Classical learning theory suggests that the optimal generalization performance of a machine learning model should occur at an intermediate model complexity, with simpler models exhibiting high bias and more complex models exhibiting high variance of the predictive function. However, such a simple trade-off does not adequately describe deep learning models that simultaneously attain low bias and variance in the heavily overparameterized regime. A primary obstacle in explaining this behavior is that deep learning algorithms typically involve multiple sources of randomness whose individual contributions are not visible in the total variance. To enable fine-grained analysis, we describe an interpretable, symmetric decomposition of the variance into terms associated with the randomness from sampling, initialization, and the labels. Moreover, we compute the high-dimensional asymptotic behavior of this decomposition for random feature kernel regression, and analyze the strikingly rich phenomenology that arises. We find that the bias decreases monotonically with the network width, but the variance terms exhibit non-monotonic behavior and can diverge at the interpolation boundary, even in the absence of label noise. The divergence is caused by the \emph{interaction} between sampling and initialization and can therefore be eliminated by marginalizing over samples (i.e. bagging) \emph{or} over the initial parameters (i.e. ensemble learning).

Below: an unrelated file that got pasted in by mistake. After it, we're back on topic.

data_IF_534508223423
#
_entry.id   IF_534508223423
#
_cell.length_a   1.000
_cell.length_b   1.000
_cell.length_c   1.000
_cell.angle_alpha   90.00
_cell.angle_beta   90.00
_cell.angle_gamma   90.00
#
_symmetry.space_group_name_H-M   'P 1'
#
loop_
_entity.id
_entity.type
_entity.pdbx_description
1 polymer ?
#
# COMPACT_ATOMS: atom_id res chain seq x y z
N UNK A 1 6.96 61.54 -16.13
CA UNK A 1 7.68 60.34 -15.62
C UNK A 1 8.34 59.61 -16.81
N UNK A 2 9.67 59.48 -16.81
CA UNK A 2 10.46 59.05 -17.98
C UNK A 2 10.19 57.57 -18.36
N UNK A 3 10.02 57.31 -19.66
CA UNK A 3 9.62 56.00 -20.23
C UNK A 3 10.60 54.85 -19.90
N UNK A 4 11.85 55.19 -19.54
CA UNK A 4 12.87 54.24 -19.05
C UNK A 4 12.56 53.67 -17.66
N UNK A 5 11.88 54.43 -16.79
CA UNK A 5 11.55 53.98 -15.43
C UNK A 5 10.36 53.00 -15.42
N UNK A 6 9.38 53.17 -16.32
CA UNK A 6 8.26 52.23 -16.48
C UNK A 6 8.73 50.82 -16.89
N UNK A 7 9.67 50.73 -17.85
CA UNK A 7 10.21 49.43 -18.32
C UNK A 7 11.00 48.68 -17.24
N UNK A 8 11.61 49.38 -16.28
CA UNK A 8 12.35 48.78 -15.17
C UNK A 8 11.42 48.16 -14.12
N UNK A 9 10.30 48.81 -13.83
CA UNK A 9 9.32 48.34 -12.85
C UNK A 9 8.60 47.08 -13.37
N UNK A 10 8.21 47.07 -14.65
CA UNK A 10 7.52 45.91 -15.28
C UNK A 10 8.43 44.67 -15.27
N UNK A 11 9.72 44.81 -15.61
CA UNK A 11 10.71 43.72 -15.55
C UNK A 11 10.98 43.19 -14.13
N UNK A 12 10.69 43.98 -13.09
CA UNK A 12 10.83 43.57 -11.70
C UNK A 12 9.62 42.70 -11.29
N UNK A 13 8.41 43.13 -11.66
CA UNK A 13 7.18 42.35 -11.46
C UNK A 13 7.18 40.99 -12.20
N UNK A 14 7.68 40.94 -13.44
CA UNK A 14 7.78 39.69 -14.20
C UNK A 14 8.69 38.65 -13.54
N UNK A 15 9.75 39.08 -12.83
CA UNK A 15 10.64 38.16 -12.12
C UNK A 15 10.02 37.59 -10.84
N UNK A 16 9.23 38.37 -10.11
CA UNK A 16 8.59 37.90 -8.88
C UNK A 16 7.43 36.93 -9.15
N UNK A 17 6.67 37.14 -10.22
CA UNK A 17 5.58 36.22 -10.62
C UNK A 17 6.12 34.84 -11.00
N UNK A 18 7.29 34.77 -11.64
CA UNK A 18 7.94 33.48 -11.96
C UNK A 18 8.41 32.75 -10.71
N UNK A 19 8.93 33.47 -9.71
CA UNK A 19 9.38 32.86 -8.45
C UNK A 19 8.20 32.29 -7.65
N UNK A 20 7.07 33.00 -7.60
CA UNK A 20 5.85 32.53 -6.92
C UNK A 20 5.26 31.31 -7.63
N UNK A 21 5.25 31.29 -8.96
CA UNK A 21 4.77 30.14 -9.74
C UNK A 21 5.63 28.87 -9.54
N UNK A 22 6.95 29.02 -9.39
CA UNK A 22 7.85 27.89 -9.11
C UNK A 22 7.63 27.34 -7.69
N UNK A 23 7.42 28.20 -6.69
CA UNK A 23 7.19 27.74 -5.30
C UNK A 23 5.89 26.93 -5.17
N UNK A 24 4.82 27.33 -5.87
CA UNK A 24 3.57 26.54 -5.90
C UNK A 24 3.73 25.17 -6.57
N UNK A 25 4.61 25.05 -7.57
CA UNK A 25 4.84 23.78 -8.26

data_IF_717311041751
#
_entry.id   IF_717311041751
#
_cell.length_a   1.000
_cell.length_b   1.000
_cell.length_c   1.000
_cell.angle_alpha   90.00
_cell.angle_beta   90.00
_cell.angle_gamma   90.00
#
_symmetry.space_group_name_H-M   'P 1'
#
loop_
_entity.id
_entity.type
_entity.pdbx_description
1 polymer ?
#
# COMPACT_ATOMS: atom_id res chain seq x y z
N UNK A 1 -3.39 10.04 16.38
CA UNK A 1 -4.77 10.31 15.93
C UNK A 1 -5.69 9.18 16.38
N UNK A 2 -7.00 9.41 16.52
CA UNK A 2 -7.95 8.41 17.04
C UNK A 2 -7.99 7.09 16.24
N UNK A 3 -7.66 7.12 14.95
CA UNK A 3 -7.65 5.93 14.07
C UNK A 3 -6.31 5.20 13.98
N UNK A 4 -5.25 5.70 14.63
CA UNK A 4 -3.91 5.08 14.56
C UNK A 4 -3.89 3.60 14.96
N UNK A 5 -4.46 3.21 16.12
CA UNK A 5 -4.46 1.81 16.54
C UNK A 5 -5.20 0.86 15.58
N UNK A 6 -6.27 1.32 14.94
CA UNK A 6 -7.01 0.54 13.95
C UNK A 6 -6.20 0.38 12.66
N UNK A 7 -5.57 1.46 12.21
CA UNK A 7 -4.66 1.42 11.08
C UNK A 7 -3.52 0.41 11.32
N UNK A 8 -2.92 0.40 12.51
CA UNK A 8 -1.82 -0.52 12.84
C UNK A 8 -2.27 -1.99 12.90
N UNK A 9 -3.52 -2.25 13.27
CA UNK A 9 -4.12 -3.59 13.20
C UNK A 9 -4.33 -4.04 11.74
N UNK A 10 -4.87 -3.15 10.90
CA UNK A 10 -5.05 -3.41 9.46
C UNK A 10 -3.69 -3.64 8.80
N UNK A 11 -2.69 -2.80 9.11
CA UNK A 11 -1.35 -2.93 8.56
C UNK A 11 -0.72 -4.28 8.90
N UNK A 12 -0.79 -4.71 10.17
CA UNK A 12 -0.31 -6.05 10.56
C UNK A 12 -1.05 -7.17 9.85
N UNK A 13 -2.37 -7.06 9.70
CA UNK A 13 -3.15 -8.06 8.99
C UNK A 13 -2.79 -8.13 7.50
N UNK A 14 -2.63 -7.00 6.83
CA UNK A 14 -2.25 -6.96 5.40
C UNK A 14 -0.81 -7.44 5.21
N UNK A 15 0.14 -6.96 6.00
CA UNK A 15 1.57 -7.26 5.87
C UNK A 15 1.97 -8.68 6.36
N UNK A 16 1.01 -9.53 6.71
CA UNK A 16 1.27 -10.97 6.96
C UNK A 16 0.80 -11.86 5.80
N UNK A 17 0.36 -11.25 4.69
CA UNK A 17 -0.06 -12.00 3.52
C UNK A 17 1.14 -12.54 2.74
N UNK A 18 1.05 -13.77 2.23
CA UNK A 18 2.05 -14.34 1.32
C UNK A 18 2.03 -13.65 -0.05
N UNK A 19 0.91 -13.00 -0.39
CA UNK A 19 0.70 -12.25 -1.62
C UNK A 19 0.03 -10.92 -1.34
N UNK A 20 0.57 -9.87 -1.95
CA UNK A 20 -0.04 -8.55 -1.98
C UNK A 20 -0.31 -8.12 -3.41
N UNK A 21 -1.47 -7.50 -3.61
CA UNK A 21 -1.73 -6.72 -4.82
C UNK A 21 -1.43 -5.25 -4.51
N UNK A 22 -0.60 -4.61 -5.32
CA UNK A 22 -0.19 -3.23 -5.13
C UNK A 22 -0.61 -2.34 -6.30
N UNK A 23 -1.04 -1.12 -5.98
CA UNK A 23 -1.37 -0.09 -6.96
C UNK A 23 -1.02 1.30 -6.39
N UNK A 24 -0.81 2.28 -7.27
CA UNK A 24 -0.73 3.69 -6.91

Speakers: Ben Adlam, Jeffrey Pennington